Guest Author - Nicki Heskin
I have found swaddling to be an essential skill for surviving the early months of caring for my daughters. Like many mothers, I tried it out, but found the swaddle didn't hold or the baby squirmed out of it. Like many, I assumed that meant that the baby didn't like it, or it didn't work.
Swaddling is a great tool for a new mother who is working to learn or fine tune the breastfeeding process. Many new parents try swaddling at some point but give it up because they either can’t figure it out at all, or because the baby breaks the swaddle, leading parents to think the baby doesn’t like it. Learning how to swaddle properly is essential to making this tool work for you.
In addition to the general benefits of swaddling (see my related article at the Early Childhood Parenting BellaOnline site), there are several ways that swaddling can specifically assist the breastfeeding process.
• Swaddling helps a new baby to be less twitchy and focus on mastering the breastfeeding skill, leading to less painful and more efficient and effective feeds. In the early days and weeks, when an newborn’s nervous system is still underdeveloped, swaddling can help a breastfeeding baby to “organize” in order to latch properly. As the infant reaches 2-6 months old when more actively moving and distractible, swaddling may be essential in helping the baby to focus and be still to get a good feed.
• Swaddling enables the "dream feed" – the ability to pick up a sleeping baby, feed without fully waking them, and easily put them back down to sleep. When swaddled, it is really easy to just support the head and latch the baby on – try cross cradle hold for a newborn, to get the baby’s head properly positioned, moving into cradle after the baby is latched – older babies can cradle right in the arm and latch on. (The big benefit of the dream feed is nursing the baby right before you go to sleep, and as a result maximizing the length of uniterrupted sleep you get before the baby wakes to nurse again.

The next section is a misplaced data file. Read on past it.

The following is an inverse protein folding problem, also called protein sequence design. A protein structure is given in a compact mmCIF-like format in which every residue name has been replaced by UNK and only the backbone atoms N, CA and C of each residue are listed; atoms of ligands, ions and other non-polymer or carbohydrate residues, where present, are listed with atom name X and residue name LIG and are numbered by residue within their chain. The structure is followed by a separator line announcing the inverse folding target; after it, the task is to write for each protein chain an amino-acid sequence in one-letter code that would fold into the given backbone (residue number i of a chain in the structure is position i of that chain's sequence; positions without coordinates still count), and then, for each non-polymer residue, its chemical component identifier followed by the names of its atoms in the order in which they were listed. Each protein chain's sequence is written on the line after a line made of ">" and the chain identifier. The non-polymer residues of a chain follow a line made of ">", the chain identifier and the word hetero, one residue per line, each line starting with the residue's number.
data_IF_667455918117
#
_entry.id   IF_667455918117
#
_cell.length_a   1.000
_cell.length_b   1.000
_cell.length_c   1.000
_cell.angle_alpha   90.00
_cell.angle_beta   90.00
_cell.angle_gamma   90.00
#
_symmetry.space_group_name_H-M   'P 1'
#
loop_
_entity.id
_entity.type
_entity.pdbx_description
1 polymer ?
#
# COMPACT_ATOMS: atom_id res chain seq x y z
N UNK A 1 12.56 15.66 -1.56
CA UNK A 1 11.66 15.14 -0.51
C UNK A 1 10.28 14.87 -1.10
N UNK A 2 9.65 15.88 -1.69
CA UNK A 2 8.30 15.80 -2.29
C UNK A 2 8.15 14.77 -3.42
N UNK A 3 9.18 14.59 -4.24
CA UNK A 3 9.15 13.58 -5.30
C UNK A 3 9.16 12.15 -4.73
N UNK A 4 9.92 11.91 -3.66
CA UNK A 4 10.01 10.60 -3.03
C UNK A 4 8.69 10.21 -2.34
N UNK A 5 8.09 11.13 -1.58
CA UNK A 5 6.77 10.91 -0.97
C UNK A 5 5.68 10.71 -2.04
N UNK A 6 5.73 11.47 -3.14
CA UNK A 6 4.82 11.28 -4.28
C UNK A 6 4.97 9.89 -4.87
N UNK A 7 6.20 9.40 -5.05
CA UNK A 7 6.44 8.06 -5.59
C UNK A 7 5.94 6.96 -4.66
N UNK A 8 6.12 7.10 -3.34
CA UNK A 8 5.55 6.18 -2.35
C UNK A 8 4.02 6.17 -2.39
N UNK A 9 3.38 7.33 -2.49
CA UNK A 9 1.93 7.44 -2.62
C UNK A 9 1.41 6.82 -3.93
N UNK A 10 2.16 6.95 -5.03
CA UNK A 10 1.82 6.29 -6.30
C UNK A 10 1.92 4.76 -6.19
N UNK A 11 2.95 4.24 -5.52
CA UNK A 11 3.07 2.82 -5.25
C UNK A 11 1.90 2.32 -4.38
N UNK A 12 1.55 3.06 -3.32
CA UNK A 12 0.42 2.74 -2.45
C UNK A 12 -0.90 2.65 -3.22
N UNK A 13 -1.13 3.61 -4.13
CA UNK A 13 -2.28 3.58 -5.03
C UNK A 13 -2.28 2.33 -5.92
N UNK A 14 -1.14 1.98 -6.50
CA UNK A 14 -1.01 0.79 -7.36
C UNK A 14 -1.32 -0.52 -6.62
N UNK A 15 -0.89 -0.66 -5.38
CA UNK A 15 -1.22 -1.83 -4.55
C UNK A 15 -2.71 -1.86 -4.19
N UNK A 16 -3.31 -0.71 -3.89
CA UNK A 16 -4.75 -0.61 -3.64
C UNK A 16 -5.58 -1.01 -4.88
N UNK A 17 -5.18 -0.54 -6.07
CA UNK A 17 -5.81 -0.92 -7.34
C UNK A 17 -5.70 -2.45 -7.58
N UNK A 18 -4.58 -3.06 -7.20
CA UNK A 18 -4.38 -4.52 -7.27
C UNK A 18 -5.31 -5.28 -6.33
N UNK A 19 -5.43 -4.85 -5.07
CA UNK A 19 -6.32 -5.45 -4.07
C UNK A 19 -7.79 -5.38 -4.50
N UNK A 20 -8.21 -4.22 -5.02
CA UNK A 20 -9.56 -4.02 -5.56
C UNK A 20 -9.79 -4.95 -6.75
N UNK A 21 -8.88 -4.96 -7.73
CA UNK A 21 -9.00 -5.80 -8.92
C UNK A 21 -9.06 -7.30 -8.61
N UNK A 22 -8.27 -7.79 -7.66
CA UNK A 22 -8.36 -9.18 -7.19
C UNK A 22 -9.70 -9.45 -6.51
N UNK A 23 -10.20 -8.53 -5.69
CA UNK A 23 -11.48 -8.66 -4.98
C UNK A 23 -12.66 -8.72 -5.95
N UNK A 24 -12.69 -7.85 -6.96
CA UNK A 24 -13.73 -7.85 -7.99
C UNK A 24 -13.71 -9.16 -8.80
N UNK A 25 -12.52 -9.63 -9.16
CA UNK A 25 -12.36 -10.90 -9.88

• Swaddling provides a tool to more easily wake and energize a sleepy baby to nurse by the process of unswaddling. This can be helpful with sleepy babies who in the early days of nursing need to be woken or encouraged to nurse in order to ensure the establishment of a healthy milk supply.
Swaddling can be invaluable to assist in the establishment of successful breastfeeding and healthy sleep. I strongly encourage all breastfeeding mothers to learn and master this skill, and give it a fair chance to see if it works for your baby. As I mentioned, swaddling can be tricky, so see my related article on the Early Childhood Parenting BellaOnline site on How to Swaddle.
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